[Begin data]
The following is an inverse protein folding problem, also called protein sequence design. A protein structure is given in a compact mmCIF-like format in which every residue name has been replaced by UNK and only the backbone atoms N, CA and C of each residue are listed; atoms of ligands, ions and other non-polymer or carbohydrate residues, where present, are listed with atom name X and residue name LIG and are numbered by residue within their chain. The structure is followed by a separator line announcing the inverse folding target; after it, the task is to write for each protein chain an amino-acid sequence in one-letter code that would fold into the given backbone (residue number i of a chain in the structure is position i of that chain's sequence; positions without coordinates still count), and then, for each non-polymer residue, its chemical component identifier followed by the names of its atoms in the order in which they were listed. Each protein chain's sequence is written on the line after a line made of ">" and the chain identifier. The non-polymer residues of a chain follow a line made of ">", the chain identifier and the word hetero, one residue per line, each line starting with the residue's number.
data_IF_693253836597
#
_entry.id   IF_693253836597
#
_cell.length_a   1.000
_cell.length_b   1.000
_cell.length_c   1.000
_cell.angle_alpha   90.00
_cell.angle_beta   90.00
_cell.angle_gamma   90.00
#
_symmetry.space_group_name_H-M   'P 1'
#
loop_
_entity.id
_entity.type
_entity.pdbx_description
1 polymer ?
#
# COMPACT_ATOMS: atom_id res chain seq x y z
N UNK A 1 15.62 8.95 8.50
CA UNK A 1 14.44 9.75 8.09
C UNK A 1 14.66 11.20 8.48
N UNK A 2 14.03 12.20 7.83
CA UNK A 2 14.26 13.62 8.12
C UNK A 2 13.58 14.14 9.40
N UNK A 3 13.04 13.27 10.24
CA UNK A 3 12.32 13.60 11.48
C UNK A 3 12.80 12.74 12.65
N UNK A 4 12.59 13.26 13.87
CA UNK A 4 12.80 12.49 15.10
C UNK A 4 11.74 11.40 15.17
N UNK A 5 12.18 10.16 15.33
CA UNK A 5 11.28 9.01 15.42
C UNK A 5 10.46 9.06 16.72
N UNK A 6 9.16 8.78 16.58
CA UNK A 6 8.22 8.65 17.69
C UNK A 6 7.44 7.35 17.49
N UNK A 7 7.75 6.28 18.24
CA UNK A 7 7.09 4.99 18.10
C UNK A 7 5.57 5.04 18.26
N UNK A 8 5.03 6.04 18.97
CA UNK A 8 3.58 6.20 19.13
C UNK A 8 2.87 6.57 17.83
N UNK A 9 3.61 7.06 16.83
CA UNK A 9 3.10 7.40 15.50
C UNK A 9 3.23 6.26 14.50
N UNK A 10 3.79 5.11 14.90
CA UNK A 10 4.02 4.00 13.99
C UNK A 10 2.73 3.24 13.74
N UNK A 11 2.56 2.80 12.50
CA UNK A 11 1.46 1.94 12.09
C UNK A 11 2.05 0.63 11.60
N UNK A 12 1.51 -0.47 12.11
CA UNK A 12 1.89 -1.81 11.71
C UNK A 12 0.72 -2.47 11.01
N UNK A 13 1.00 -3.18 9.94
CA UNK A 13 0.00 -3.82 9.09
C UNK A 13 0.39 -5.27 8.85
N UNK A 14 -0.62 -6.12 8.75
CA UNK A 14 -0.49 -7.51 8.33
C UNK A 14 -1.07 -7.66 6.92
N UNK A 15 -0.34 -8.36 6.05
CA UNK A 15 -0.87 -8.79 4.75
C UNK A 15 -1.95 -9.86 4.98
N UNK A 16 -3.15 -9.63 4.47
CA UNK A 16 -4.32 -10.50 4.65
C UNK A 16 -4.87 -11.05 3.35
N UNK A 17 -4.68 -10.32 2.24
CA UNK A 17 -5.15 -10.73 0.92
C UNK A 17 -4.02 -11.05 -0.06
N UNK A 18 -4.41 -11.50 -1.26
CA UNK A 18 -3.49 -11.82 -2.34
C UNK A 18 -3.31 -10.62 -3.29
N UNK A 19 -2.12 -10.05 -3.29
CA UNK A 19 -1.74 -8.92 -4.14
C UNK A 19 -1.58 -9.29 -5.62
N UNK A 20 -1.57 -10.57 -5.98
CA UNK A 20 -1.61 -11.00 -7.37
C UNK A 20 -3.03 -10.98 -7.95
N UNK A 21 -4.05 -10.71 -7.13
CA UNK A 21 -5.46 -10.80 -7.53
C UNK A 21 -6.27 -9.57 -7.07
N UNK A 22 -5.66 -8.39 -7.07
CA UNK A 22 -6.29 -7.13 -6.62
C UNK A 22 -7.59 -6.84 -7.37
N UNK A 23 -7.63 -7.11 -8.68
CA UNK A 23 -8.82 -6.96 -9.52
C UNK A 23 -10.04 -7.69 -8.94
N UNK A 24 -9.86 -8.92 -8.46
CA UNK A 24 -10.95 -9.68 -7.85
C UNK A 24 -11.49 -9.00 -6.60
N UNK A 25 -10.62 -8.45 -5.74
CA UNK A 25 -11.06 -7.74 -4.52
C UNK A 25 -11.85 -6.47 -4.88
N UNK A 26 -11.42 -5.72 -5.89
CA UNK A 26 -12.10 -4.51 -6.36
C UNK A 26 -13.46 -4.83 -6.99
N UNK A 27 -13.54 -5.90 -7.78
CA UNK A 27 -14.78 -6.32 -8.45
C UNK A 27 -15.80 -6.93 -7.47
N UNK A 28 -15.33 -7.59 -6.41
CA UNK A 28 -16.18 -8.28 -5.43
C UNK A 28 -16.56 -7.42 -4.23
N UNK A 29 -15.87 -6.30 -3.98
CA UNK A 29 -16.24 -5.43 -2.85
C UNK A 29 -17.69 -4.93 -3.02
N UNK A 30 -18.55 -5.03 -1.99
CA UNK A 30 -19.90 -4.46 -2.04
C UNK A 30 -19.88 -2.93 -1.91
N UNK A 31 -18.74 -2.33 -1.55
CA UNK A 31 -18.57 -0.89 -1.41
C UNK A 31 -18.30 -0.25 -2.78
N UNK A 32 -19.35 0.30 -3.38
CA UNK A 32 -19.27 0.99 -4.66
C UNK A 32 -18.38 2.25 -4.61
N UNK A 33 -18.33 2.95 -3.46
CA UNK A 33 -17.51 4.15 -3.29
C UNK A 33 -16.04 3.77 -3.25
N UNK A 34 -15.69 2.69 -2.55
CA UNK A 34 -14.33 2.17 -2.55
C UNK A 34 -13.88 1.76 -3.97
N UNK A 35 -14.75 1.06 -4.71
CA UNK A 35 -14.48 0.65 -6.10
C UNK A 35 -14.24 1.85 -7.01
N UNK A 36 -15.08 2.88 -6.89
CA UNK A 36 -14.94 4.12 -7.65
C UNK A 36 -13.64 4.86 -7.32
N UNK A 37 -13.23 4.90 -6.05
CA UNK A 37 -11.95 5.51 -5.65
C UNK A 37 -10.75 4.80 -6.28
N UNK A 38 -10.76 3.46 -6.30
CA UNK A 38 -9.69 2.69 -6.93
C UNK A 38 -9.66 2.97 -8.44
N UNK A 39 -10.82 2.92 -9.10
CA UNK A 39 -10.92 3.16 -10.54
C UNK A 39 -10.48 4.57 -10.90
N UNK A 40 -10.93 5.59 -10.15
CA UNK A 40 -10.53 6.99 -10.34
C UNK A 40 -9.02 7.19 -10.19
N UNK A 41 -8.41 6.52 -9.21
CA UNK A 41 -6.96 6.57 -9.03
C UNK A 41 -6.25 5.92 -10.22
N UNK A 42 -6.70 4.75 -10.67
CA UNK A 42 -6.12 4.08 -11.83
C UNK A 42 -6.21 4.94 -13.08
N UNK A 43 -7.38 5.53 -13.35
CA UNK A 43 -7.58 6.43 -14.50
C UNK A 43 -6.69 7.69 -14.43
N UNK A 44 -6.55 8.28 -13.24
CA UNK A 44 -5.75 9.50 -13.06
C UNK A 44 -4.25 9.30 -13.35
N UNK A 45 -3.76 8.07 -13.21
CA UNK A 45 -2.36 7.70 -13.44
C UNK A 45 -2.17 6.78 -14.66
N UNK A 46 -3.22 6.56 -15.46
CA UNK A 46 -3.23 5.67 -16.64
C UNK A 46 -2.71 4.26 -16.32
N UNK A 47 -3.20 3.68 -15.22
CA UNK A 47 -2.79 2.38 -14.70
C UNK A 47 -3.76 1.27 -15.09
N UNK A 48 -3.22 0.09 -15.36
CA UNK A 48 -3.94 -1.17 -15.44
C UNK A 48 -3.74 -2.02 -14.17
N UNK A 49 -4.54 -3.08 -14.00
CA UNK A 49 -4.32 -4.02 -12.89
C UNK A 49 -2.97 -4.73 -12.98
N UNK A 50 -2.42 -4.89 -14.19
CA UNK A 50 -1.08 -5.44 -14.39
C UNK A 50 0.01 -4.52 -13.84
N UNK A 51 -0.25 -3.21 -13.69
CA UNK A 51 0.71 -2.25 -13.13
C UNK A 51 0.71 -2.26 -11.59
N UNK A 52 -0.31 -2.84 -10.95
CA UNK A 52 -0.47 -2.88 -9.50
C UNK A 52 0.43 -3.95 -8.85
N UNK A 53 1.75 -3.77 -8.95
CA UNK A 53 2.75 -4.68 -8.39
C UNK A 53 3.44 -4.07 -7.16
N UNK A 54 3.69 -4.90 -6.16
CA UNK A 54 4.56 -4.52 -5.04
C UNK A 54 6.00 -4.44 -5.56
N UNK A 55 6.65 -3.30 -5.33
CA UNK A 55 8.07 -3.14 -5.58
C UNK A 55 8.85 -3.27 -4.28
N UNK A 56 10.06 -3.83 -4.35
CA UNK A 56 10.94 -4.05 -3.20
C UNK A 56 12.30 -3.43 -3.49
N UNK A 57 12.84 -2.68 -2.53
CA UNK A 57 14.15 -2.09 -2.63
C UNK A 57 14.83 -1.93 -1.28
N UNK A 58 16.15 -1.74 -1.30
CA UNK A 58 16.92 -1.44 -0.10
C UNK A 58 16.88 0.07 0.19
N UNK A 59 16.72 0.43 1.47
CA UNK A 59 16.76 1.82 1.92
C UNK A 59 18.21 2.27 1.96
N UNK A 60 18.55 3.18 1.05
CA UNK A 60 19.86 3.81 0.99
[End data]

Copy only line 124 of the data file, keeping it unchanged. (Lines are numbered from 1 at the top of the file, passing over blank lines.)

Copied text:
N UNK A 35 -14.75 1.06 -4.71